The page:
The phenology of wilderness use: Backcountry recreation in a changing climate

The phenology of wilderness use: Backcountry recreation in a changing climate AbstractPhenology studies are a critical tool for identifying the ways that changing climate affects species and ecosystems. Here, a phenological framework was used to assess the sensitivity of human behavior to temperature and hydroclimate variables that are likely to change as temperatures warm under 21st century climate change. The timing of visitation to wilderness areas of the Sierra Nevada was used as a case study. Visitation timing was assessed using a backcountry permit database and data collected from weblogs, or blogs. Mean, earliest, and latest visitation dates were regressed against temperature, streamflow, and snowpack variables: seasonally-averaged air temperatures, snow water equivalent (SWE) in spring months, center of timing (CT), and total annual flow. Mean visitation was sensitive to CT, total annual flow, April and May SWE, and spring and summer temperatures, with visitors advancing 0.20-0.28 days for each day advance in CT, and 3.7 to 5.7 days for each °C increase in summer temperatures. Visitors appear to be partially sensitive to both hydroclimate and temperature, suggesting that visitation may occur earlier as spring snow decreases, but also that because of this partial sensitivity, visitors may interact with ecosystems in a different phenological stage as the climate warms. Managers of these areas should plan for changing timing of visitation, and should also consider ways that visitors interacting with different hydroclimatic and ecosystem conditions may influence management strategies. http://www.deepdyve.com/assets/images/DeepDyve-Logo-lg.png Journal of the Atmospheric Sciences American Meteorological Society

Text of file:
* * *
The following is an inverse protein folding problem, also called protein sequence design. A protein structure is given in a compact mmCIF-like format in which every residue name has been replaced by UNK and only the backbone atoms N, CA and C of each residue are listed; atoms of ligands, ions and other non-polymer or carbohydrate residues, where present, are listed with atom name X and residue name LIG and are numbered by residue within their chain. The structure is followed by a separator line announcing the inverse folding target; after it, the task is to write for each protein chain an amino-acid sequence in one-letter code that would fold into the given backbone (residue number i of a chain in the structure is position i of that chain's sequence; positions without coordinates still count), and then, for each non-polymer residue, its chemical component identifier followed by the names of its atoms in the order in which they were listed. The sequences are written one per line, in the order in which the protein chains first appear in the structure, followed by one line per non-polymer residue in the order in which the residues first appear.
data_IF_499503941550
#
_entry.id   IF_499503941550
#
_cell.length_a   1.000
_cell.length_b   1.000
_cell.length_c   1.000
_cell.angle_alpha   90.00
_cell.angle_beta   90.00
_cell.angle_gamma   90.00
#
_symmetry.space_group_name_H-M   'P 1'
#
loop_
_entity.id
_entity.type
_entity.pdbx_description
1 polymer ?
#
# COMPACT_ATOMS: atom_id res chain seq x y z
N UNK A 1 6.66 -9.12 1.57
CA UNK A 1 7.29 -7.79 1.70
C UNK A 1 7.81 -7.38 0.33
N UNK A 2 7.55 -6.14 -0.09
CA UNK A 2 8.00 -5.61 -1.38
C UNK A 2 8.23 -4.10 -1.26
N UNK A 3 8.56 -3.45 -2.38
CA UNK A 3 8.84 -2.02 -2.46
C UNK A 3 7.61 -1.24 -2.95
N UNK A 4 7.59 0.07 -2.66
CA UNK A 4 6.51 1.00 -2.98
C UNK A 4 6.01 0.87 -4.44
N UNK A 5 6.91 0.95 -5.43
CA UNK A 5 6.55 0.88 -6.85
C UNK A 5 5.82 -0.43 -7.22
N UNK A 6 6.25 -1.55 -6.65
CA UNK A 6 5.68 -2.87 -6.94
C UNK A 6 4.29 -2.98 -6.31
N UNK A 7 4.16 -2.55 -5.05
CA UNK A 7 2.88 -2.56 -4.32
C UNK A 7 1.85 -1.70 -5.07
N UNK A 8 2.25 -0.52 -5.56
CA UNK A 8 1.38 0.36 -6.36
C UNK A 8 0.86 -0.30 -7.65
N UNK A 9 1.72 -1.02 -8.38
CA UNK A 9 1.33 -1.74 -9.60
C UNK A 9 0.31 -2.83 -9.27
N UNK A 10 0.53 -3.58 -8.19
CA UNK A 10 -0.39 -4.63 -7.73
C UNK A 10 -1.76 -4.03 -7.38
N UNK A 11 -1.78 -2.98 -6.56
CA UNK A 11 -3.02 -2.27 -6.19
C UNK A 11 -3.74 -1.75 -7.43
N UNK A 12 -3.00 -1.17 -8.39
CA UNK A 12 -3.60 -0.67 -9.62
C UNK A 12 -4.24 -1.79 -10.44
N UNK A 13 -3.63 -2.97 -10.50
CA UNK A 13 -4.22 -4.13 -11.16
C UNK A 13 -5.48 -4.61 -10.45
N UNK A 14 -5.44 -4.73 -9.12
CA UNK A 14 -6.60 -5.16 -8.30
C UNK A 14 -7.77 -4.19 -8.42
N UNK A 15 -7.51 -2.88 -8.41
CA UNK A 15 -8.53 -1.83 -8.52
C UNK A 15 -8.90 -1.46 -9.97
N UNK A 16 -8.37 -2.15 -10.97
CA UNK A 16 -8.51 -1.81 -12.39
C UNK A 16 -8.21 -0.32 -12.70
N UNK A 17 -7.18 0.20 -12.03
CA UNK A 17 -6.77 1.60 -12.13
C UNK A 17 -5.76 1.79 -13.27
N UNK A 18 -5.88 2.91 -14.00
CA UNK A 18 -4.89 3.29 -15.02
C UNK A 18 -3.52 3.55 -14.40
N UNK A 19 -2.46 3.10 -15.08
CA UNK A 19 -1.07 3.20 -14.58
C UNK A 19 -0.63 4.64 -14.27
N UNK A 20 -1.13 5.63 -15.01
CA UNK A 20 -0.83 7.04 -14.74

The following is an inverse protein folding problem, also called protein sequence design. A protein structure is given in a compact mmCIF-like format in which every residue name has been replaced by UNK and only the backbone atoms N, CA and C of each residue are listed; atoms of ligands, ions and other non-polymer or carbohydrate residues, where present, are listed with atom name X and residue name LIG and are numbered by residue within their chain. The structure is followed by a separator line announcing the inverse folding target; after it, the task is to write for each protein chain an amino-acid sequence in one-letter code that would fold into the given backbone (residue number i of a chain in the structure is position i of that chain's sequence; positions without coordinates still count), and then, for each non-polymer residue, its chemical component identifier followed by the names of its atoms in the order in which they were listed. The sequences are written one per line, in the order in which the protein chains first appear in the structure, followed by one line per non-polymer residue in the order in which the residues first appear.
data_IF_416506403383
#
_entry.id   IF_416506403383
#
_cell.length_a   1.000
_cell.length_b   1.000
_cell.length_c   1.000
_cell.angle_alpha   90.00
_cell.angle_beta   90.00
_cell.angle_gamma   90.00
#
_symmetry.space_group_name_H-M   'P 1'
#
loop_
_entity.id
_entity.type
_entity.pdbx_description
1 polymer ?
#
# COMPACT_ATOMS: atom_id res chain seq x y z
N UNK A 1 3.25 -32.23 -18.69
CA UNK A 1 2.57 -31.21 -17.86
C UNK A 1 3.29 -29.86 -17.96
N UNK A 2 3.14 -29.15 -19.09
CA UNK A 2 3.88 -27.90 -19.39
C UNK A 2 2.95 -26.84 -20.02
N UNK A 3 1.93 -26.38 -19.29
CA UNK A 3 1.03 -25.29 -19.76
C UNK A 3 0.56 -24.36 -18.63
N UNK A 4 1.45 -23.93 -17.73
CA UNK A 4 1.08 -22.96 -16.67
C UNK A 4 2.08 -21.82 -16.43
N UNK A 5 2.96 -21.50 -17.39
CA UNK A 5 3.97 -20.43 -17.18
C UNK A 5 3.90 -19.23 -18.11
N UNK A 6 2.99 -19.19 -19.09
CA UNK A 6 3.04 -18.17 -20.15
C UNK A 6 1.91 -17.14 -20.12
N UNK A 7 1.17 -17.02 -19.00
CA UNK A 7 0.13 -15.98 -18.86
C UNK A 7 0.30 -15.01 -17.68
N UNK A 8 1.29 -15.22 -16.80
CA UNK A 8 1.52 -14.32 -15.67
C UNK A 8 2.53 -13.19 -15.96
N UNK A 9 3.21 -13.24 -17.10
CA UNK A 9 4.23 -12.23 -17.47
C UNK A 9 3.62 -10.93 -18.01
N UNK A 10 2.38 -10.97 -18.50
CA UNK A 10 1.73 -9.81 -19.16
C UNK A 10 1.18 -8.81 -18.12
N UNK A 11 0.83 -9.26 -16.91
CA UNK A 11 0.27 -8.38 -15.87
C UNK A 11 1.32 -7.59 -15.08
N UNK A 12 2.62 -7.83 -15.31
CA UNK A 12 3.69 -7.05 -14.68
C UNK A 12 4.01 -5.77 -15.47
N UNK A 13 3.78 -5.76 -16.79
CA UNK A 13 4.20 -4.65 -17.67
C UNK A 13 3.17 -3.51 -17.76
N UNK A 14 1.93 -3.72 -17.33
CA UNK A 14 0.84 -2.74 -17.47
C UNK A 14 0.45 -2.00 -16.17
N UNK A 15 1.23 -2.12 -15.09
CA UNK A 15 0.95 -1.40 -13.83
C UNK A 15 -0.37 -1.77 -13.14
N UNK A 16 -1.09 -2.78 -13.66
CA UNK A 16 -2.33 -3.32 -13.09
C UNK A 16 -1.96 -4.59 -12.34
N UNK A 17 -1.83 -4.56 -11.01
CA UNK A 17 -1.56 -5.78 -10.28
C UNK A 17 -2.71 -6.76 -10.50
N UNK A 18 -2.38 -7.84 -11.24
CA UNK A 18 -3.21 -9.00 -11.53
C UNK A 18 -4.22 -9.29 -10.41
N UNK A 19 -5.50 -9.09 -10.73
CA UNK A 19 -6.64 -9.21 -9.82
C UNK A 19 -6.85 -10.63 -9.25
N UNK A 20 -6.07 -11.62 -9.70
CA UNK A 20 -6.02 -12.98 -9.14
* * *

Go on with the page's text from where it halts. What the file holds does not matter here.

The phenology of wilderness use: Backcountry recreation in a changing climate

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Publisher
American Meteorological Society
Copyright
Copyright © American Meteorological Society
ISSN
1520-0469
D.O.I.
10.1175/WCAS-D-17-0087.1
Publisher site
See Article on Publisher Site

Abstract

AbstractPhenology studies are a critical tool for identifying the ways that changing climate affects species and ecosystems. Here, a phenological framework was used to assess the sensitivity of human behavior to temperature and hydroclimate variables that are likely to change as temperatures warm under 21st century climate change. The timing of visitation to wilderness areas of the Sierra Nevada was used as a case study. Visitation timing was assessed using a backcountry permit database and data collected from weblogs, or blogs. Mean, earliest, and latest visitation dates were regressed against temperature, streamflow, and snowpack variables: seasonally-averaged air temperatures, snow water equivalent (SWE) in spring months, center of timing (CT), and total annual flow. Mean visitation was sensitive to CT, total annual flow, April and May SWE, and spring and summer temperatures, with visitors advancing 0.20-0.28 days for each day advance in CT, and 3.7 to 5.7 days for each °C increase in summer temperatures. Visitors appear to be partially sensitive to both hydroclimate and temperature, suggesting that visitation may occur earlier as spring snow decreases, but also that because of this partial sensitivity, visitors may interact with ecosystems in a different phenological stage as the climate warms. Managers of these areas should plan for changing timing of visitation, and should also consider ways that visitors interacting with different hydroclimatic and ecosystem conditions may influence management strategies.

Journal

Journal of the Atmospheric SciencesAmerican Meteorological Society

Published: Dec 4, 2017

References

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